Scottish inventor Robert Anderson and American Thomas Davenport both claim recognition as the initial creator of the electric automobile in the 1830s. A host of other innovators vie for first, including Dutch Sidbrandus Stratingh, American Christopher Becker, and Hungarian Anyos Jedlik. In the 1840s, Robert Davidson and Davenport created practical electric vehicles using non-rechargeable electric cell batteries. Further developments occurred in 1865 with rechargeable lead-acid batteries, and in 1881, Frenchman Camille Faure improved the battery's design.
Electric vehicles had their heyday during the late 1800s. The opportunistic Thomas Edison fashioned a successful electric vehicle in 1889 using nickel-alkaline batteries. An electric car took the gold at the 1895 Thanksgiving Day race, setting a long-standing performance precedent, exemplified by the world land record set by the Belgian electric car, "La Jamais Contente."
Electric cars didn't just blast records; they blasted sales. A fleet of electric cars debuted in New York City in 1897, and three years later, 28% of the automotive market was electric vehicles. They were easier to start, had zero emissions, little required maintenance, and a fast warm-up period.
However, they were not faultless. Wood's 1902 Phaeton only had a top speed of 14-mph and a battery life of roughly 18 miles. It was also a hefty $2,000, a common cost for early electric vehicles. Additionally, America's improved system of roads, replacement of the hand crank by the electric starter, advent of mass production and the discovery of cheap oil all contributed to the quick demise of the electric vehicle by 1935. The Phoenix ignited, and the bird quietly slunk into the smoldering ashes.
Electric vehicles served as cute high-school and collegiate design projects for several decades until the energy and environmental campaigns of the 1960s and 1970s brought the need for alternative fuel sources. The Battronic Truck Company created an electric truck capable of achieving 25-mph, towing 2,500 pounds and driving 62 miles, along with 175 utility vehicles and 20 passenger vans. Additionally, Sebring-Vanguard sold over 2,000 electric Citicars (slight improvements over the Battronic cars but still inadequate). Other electric curios include the Elcar, costing $4,000 - $5,000, and American Motor Company's 350 electric delivery jeeps in 1975.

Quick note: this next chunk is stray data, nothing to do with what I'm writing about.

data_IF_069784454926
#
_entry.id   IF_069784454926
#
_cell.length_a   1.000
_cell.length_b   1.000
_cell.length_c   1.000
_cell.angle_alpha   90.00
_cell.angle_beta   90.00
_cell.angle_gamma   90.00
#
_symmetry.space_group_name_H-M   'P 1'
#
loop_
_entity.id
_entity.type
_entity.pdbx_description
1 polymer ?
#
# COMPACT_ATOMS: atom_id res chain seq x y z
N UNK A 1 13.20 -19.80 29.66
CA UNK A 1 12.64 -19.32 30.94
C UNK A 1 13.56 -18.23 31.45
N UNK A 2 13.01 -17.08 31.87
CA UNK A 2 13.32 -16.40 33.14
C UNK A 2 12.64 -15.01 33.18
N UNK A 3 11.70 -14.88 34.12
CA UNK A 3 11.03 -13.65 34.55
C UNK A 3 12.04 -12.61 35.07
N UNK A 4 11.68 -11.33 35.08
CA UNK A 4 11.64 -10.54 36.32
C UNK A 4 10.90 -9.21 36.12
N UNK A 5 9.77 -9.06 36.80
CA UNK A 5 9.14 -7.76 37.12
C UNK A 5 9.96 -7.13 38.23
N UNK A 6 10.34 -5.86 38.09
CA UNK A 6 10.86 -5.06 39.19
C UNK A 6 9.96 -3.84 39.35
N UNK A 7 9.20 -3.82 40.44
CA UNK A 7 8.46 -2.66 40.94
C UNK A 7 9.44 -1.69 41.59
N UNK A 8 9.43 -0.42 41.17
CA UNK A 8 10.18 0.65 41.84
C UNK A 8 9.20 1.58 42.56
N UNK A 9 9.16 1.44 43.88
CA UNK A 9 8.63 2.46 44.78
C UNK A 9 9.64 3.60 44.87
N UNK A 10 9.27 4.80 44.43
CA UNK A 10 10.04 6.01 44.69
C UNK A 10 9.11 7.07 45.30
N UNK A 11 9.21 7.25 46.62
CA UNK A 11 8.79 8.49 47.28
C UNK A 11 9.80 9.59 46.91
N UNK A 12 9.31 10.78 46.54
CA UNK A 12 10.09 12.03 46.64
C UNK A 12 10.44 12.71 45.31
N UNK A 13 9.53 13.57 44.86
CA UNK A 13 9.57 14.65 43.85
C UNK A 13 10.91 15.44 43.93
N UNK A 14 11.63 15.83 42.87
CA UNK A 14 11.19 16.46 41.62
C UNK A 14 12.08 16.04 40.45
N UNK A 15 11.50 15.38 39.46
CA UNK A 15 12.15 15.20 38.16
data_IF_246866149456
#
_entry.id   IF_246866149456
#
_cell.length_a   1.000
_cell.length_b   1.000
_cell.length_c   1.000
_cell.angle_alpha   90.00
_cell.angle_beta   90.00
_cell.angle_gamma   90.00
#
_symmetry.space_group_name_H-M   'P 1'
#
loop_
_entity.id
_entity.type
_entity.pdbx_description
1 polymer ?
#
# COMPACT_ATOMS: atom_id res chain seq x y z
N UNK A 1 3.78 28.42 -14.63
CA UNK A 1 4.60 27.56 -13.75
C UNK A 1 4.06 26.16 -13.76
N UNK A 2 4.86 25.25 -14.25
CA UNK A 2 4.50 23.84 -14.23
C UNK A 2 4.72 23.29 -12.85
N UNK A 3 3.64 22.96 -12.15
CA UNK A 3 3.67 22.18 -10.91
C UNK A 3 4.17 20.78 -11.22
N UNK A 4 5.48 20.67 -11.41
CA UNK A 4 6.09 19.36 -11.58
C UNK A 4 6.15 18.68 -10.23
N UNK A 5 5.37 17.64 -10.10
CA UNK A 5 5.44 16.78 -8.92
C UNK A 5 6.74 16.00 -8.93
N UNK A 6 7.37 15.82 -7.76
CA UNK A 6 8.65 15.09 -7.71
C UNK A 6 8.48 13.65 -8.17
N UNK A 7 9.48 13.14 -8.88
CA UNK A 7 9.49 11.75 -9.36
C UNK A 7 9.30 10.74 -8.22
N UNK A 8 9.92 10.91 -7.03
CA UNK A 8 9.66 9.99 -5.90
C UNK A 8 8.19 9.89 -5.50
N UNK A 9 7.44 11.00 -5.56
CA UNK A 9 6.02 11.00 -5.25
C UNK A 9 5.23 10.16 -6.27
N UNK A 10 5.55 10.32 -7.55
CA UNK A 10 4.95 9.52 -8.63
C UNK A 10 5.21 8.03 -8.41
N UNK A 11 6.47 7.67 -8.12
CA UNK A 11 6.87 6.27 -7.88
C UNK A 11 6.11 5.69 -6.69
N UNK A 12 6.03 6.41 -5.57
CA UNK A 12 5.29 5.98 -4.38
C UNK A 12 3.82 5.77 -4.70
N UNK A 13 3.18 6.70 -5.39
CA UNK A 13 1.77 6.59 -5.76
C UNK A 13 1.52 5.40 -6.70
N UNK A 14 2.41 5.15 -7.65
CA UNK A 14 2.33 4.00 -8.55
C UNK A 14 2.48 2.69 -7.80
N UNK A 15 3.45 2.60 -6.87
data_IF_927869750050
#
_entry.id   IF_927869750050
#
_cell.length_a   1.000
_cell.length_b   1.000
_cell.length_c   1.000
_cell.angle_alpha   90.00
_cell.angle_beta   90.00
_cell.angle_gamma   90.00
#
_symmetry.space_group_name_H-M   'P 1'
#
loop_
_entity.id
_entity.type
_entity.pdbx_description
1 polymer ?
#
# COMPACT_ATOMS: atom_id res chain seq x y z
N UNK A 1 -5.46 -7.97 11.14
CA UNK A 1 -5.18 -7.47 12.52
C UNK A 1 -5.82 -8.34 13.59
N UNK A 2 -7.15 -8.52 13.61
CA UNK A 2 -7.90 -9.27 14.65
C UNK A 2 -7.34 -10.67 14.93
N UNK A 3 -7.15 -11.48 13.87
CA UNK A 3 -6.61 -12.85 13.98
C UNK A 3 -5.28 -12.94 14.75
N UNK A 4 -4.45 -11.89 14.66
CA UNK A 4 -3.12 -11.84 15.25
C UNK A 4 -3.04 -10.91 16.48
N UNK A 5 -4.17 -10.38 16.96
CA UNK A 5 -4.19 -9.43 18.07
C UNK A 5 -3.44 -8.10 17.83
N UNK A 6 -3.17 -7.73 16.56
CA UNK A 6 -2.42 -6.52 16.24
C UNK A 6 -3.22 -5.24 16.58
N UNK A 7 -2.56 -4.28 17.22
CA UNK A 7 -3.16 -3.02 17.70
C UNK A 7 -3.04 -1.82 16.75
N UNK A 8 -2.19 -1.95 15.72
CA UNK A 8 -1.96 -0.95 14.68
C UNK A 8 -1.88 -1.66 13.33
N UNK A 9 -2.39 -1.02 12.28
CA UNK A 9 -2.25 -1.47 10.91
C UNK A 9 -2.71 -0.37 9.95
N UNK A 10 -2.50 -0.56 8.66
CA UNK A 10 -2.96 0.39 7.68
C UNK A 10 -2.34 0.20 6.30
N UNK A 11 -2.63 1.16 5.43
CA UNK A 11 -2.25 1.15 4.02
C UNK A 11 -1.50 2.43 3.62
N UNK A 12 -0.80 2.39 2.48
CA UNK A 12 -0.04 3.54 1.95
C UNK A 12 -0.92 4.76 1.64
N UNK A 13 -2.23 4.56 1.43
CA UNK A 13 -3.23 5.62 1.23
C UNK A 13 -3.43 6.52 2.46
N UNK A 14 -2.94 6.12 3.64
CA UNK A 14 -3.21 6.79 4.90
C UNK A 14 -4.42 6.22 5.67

Environmental developments, such as the California Air Resources Board, 1990 Clean Air Act Amendment, Environmental Protection Agency's Emission Regulations, 1992 Energy Policy Act, state-issued emission regulations and the rising cost and politics of crude oil increased for alternative energy sources. However, the initial contenders, including the Chevrolet S-10 pickup truck, Geo Metro and Ford Ecostar were mere engineering novelties.
Electric vehicles were first given a serious look with the General Motors EV-1. Drawn from the GM Impact electric concept car, the NiMH-powered EV-1 was produced from 1996 to 1999. The production model was electronically limited to 80-mph and could travel 150 miles on a single charge. After the political climate changed, however, all EV-1s were repossessed and destroyed.
Several modern EV contenders rise above the curios released in prior decades. The Tesla Roadster is capable of a 0-60 sprint in 3.9 seconds and has 236-mile range, while the Tesla Model S has a nearly 300-mile range. The up-and-coming Nissan Leaf, Chevy Volt, Ford Focus EV and Mitsubishi minicar i-MiEV will debut by 2011 and travel up to 100 miles on a single charge (The Chevrolet Volt goes for 40 miles on a charge and then switches to a range-extending gas-generator). All attain highway speeds and handle remarkably well.
The Phoenix has tentatively raised its head from the smoking coals. Maybe, it will take flight.